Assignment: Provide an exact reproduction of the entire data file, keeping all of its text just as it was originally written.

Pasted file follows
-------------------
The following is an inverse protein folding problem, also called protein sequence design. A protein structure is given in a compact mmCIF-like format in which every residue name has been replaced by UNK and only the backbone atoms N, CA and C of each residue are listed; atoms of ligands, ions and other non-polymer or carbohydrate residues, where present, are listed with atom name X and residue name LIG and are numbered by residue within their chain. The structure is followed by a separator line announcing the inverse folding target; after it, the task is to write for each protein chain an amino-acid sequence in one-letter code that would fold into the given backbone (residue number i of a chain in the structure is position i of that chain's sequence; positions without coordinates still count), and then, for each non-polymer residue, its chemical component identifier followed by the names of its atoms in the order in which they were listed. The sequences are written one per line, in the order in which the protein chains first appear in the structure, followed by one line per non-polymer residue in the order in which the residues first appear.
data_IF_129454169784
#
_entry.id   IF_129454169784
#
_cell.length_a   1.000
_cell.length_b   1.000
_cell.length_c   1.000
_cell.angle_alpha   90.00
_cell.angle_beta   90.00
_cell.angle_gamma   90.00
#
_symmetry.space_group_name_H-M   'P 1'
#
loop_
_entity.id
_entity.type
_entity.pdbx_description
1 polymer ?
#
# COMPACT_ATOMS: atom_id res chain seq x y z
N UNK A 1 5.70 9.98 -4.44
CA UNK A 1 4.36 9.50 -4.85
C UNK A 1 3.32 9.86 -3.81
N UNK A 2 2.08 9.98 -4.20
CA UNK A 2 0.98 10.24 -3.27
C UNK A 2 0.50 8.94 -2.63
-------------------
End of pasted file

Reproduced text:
The following is an inverse protein folding problem, also called protein sequence design. A protein structure is given in a compact mmCIF-like format in which every residue name has been replaced by UNK and only the backbone atoms N, CA and C of each residue are listed; atoms of ligands, ions and other non-polymer or carbohydrate residues, where present, are listed with atom name X and residue name LIG and are numbered by residue within their chain. The structure is followed by a separator line announcing the inverse folding target; after it, the task is to write for each protein chain an amino-acid sequence in one-letter code that would fold into the given backbone (residue number i of a chain in the structure is position i of that chain's sequence; positions without coordinates still count), and then, for each non-polymer residue, its chemical component identifier followed by the names of its atoms in the order in which they were listed. The sequences are written one per line, in the order in which the protein chains first appear in the structure, followed by one line per non-polymer residue in the order in which the residues first appear.
data_IF_129454169784
#
_entry.id   IF_129454169784
#
_cell.length_a   1.000
_cell.length_b   1.000
_cell.length_c   1.000
_cell.angle_alpha   90.00
_cell.angle_beta   90.00
_cell.angle_gamma   90.00
#
_symmetry.space_group_name_H-M   'P 1'
#
loop_
_entity.id
_entity.type
_entity.pdbx_description
1 polymer ?
#
# COMPACT_ATOMS: atom_id res chain seq x y z
N UNK A 1 5.70 9.98 -4.44
CA UNK A 1 4.36 9.50 -4.85
C UNK A 1 3.32 9.86 -3.81
N UNK A 2 2.08 9.98 -4.20
CA UNK A 2 0.98 10.24 -3.27
C UNK A 2 0.50 8.94 -2.63